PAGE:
I, like most of you out there, have heard Jay-Z's American Gangster album. Yes, I agree that it sounds better than Kingdom Come. Yes, I agree that this is the closest that the No. 45/Washington Wizards Jay has come to sounding like the No. 23 Jay.

I haven't seen the movie this album advertises yet though. Which is probably why I'm not overly excited about it. I've been told that its kinda like Idlewild, you have to see the movie to have full appreciation for the album. I'm not sure if that is a good or bad thing. Because even after watching Idlewild, I wound up liking the movie. The album itself, not so much.

That being said, I have also listened to fellow Dungeon rat Witchdoctor's newest album, er, collection, The Diary of An American Witchdoctor. I can't say that its better than his first album, A S.W.A.T. Healin' Ritual, but it is close, sonically. Perhaps because in addition to new tracks, its made up of some of the better songs that have appeared on his independent internet releases over the last seven years (he left off "The Real Hood" though). Some may take that as a lazy cop out, others may see it as a testament to his ability to create truly timeless music. Either way, the album is called A Diary..., so you should know what to expect.

After listening to both of these albums, I can say I actually like both, but I feel like I walked away with more from Witchdoctor's side America.

Jay-Z and/or Frank Lucas' America is a place that fortunately, I didn't really have to live. I didn't grow up where the only choice I had in life was to sell heroin to my neighbors. I'm actually grateful that I don't know what its like to amass a fortune illegally, kill to protect it and hardly get to enjoy it because you have worry about cops, Feds and just plain ol' jealous folks that want to TAKE-YOU-OUT, ANYTIME-THEY-FEEL-LIKE-IT! Worst, snitch when the water gets too hot.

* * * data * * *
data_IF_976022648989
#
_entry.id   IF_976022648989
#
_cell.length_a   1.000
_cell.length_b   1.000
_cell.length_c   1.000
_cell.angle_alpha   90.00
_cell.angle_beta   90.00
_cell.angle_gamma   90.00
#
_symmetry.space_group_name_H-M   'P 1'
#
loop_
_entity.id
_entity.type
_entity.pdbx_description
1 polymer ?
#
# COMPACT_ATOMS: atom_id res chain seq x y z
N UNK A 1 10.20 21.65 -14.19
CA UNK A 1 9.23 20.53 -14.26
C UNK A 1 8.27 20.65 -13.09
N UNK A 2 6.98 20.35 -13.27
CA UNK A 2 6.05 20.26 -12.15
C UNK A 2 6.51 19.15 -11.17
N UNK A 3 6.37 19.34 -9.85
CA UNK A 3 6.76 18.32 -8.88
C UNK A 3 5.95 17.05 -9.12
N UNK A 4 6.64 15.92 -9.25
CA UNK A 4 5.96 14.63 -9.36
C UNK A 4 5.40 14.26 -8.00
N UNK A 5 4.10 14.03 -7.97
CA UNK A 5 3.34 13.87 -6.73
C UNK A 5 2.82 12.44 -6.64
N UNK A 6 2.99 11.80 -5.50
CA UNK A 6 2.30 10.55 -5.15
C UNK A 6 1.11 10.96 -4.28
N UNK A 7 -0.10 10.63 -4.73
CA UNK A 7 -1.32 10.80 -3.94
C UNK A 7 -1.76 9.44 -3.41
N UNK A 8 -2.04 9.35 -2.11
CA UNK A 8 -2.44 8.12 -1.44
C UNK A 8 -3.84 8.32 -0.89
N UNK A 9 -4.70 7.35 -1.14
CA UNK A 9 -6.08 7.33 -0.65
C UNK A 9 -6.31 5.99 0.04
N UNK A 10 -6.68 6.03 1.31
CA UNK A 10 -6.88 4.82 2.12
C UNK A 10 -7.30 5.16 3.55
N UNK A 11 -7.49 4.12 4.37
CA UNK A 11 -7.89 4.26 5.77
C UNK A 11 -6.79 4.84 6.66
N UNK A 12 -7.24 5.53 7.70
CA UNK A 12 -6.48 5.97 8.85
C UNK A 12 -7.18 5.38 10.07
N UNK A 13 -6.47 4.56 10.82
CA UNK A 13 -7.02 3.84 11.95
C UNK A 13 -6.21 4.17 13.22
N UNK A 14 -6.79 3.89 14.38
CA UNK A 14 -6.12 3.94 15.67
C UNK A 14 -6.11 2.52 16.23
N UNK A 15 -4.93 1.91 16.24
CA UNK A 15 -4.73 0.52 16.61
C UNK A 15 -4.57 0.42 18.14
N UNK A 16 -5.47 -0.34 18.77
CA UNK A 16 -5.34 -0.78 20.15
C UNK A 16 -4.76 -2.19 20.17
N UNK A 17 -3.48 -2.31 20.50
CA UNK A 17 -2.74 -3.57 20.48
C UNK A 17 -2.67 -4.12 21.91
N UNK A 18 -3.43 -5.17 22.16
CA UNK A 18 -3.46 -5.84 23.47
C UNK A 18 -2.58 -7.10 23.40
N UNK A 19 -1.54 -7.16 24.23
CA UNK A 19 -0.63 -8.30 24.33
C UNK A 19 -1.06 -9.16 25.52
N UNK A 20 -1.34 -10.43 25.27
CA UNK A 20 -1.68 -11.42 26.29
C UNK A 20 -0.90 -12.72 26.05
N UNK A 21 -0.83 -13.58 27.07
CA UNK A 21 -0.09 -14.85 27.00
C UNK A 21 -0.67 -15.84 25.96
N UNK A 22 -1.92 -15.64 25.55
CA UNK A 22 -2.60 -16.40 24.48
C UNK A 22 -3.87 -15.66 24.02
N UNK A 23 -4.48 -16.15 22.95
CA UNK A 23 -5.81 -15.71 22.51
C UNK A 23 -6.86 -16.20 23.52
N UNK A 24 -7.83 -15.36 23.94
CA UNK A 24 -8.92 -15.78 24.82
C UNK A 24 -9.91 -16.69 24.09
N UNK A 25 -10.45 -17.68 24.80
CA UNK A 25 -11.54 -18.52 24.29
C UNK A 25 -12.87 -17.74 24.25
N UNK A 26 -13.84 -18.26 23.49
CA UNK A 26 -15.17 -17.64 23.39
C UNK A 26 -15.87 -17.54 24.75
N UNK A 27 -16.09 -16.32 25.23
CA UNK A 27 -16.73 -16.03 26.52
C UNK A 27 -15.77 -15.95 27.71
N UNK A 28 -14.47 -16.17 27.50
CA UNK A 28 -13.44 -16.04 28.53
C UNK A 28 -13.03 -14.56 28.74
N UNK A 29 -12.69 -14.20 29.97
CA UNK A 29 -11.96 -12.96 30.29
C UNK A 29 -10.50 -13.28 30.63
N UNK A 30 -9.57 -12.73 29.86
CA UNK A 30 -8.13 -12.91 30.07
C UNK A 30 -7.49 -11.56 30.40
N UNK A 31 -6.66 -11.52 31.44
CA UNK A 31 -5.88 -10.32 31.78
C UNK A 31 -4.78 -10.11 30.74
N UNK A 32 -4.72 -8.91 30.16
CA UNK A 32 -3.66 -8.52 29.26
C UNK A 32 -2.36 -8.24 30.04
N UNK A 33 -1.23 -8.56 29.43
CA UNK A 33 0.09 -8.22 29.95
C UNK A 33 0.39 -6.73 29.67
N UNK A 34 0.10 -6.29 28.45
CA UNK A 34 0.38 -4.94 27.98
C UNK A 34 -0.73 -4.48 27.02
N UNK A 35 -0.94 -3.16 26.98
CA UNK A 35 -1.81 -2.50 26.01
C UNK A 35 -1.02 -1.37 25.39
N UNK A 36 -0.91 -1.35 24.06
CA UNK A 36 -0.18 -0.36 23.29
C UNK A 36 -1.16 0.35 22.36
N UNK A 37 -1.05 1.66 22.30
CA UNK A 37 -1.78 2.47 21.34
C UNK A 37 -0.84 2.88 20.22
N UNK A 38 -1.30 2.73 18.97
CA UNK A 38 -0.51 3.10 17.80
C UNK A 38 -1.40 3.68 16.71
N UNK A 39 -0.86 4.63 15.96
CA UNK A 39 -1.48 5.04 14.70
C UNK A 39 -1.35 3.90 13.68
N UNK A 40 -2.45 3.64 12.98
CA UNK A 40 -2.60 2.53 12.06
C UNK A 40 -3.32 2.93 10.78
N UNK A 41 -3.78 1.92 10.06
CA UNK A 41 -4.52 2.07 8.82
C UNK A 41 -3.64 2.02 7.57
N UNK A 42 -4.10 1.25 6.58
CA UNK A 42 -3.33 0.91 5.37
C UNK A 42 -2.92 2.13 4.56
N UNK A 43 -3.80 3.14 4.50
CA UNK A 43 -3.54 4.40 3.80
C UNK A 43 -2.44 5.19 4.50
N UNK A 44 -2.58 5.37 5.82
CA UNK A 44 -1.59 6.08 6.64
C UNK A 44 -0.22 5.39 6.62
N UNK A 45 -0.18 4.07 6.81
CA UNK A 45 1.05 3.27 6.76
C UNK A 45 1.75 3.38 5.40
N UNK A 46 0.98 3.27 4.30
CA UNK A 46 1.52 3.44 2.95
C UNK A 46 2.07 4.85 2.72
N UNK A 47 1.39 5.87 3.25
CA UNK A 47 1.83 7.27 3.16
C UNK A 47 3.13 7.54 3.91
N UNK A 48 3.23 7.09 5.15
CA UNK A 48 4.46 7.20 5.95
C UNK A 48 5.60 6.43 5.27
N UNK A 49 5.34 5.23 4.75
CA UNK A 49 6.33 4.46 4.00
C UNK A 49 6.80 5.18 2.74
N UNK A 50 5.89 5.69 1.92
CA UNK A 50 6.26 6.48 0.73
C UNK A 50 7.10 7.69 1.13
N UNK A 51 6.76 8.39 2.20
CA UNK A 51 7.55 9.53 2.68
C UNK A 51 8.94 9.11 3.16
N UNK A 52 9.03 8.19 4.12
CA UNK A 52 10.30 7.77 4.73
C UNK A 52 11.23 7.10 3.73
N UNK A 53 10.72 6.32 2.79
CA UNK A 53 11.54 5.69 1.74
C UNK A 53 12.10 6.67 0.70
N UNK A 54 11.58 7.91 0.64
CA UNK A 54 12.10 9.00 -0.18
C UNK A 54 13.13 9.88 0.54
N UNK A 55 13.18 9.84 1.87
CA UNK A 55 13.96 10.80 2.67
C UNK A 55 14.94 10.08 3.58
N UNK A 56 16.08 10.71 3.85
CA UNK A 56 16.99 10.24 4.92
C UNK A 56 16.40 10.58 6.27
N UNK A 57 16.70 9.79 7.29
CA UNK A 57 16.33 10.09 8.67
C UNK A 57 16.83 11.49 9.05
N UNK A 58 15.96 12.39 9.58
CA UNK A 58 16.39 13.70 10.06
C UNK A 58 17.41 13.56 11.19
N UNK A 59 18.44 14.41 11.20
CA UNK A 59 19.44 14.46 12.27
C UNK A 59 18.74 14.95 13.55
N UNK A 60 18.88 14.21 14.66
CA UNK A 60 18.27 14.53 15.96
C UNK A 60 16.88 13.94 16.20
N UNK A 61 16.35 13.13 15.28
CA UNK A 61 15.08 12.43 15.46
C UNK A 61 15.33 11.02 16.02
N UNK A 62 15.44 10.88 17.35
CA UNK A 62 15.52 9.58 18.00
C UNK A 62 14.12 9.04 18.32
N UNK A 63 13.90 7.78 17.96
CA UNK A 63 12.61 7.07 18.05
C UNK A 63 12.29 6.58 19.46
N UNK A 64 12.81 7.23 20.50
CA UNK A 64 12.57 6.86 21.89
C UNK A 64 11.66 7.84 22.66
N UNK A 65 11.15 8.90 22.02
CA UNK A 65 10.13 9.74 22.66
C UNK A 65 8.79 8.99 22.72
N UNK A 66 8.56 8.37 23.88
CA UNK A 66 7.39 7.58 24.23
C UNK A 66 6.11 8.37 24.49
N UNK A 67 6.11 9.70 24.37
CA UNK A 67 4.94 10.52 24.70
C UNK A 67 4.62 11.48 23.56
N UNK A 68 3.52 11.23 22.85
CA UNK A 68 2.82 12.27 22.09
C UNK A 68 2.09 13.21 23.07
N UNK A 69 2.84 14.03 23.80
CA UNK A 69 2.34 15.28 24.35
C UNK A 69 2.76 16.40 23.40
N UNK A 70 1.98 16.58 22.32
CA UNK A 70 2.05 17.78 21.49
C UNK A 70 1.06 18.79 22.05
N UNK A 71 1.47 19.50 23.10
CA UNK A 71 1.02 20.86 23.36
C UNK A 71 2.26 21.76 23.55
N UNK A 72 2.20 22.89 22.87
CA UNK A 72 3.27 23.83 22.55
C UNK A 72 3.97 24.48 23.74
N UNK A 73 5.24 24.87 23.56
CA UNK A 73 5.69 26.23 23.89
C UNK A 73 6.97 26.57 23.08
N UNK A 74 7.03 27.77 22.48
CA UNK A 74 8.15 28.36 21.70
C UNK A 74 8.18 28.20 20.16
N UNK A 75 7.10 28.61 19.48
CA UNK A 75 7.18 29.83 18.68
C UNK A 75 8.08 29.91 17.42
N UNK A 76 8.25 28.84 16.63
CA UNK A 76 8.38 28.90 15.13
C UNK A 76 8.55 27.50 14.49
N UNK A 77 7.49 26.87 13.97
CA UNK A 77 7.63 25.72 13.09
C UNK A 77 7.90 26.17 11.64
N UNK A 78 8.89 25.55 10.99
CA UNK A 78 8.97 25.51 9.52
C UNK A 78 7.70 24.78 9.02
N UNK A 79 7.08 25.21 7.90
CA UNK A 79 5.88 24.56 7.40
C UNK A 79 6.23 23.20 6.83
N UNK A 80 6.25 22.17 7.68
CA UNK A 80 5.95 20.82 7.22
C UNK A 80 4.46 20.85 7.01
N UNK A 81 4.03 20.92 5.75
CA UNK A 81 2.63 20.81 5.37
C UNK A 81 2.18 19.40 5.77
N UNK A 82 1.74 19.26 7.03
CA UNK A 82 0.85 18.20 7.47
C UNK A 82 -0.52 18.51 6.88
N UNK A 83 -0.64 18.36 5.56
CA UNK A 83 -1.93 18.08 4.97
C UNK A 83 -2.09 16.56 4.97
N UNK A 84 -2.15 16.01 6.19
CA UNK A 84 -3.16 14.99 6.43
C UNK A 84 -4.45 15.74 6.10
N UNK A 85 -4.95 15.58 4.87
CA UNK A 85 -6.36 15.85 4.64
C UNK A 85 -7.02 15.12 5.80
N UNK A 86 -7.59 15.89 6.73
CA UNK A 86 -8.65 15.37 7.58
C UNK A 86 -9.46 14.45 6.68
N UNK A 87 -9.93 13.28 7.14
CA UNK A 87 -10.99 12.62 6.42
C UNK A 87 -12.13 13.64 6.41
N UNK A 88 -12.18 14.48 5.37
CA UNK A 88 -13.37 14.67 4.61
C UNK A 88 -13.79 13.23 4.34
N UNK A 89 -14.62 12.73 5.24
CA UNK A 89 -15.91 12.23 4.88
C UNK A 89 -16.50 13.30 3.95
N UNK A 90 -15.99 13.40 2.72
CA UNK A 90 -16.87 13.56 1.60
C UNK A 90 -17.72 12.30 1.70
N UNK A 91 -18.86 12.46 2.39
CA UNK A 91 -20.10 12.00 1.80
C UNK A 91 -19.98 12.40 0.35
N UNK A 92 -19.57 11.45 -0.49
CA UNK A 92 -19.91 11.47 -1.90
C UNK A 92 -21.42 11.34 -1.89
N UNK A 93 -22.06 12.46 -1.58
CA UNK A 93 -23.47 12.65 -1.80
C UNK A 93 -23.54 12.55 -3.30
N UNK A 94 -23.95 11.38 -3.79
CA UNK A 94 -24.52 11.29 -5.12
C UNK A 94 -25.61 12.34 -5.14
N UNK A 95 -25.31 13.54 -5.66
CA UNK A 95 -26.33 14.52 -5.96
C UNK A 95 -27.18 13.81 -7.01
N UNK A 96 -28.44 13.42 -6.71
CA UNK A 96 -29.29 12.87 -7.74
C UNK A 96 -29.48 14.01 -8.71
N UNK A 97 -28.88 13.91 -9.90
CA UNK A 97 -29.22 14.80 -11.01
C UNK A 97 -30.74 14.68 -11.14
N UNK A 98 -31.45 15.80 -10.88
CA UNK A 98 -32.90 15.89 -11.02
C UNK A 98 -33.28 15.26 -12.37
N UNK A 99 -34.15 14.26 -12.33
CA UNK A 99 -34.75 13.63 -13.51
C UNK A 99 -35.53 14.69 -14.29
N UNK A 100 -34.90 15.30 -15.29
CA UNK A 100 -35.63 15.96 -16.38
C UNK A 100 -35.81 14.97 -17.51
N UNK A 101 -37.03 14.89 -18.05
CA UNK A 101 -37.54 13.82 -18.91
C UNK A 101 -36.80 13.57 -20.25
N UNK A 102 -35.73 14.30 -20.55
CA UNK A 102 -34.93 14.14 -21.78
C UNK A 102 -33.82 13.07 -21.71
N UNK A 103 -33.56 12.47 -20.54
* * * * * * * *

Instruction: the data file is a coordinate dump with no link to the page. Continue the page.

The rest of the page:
That's why I've been bumping the Witchdoctor more than the Jay. Yeah, you may consider me crazy for preferring an album that's distributed by Adult Swim over an album that's attached to what folks are calling the Black Godfather, but fugg it, it ain't the first time. A S.W.A.T. Healin' Ritual had a bigger impact on my life than In My Lifetime and Hard Knock Life too.

American Witchdoctor holds true to its title in having songs that can be spiritually refreshing in some ways. Plus, it speaks to the everyday man. Sure, we all have a hustle of some sorts, but not everybody is a damn kingpin like so many rappers are either claiming to be, or claiming to have used to be.

Hearing 'Doc deliver songs like "Just Like You" and the year-old, but still relevant "Best Year" make you feel happy to wake up in the morning. Songs like that have the power to make you remember them whenever you have a good day, or need a picker-upper.

Tracks like Jay's "Roc Boys" and "Sweet" sound nice, but I bet that in a few, even a couple of months, we won't be referencing these songs for anything that pertains to our lives. Hell, I can barely remember anything from Kingdom Come either.

Even the way these two American albums attack the same topic has 'Doc presenting a more interesting angle. His song about drug addiction, "Jake Got Ya Body" sounds more familiar to me because it talks about the dumb and destructive shit people do when they are hooked on something. Jay's heroin-personifying addiction song, "I Know" makes addiction sound like its somekind of blissful marriage that ends peacefully. Props to him for being able to manipulate words in such a way that you feel sorry for the heroin parting ways with an addict at the very end, but c'mon man, really? Plus, didn't 50 do that on already on "Baltimore Love Thing."

To my ears, some of American Witchdoctor just sounds better to me too. Tracks like "Spell On Them Hoes" (which also gonna be appearing on that new CunninLynguists album Dirty Acres under the name "Yellow Lights" featuring Phonte) trump "Blue Magic." On top of that, American Witchdoctor contains original beats for the most part, while American Gangster has tracks like "Say Hello" which is pretty much looking like yet another AG sample jack from Playaz Circle's "U Can Believe It." Yes kids, PC had the beat first, the song is damn near two years old, dig in your mixtape stashes.

Plus, at the end of the day, I tend to appreciate a CD that worships God more than it does money, not the other way around.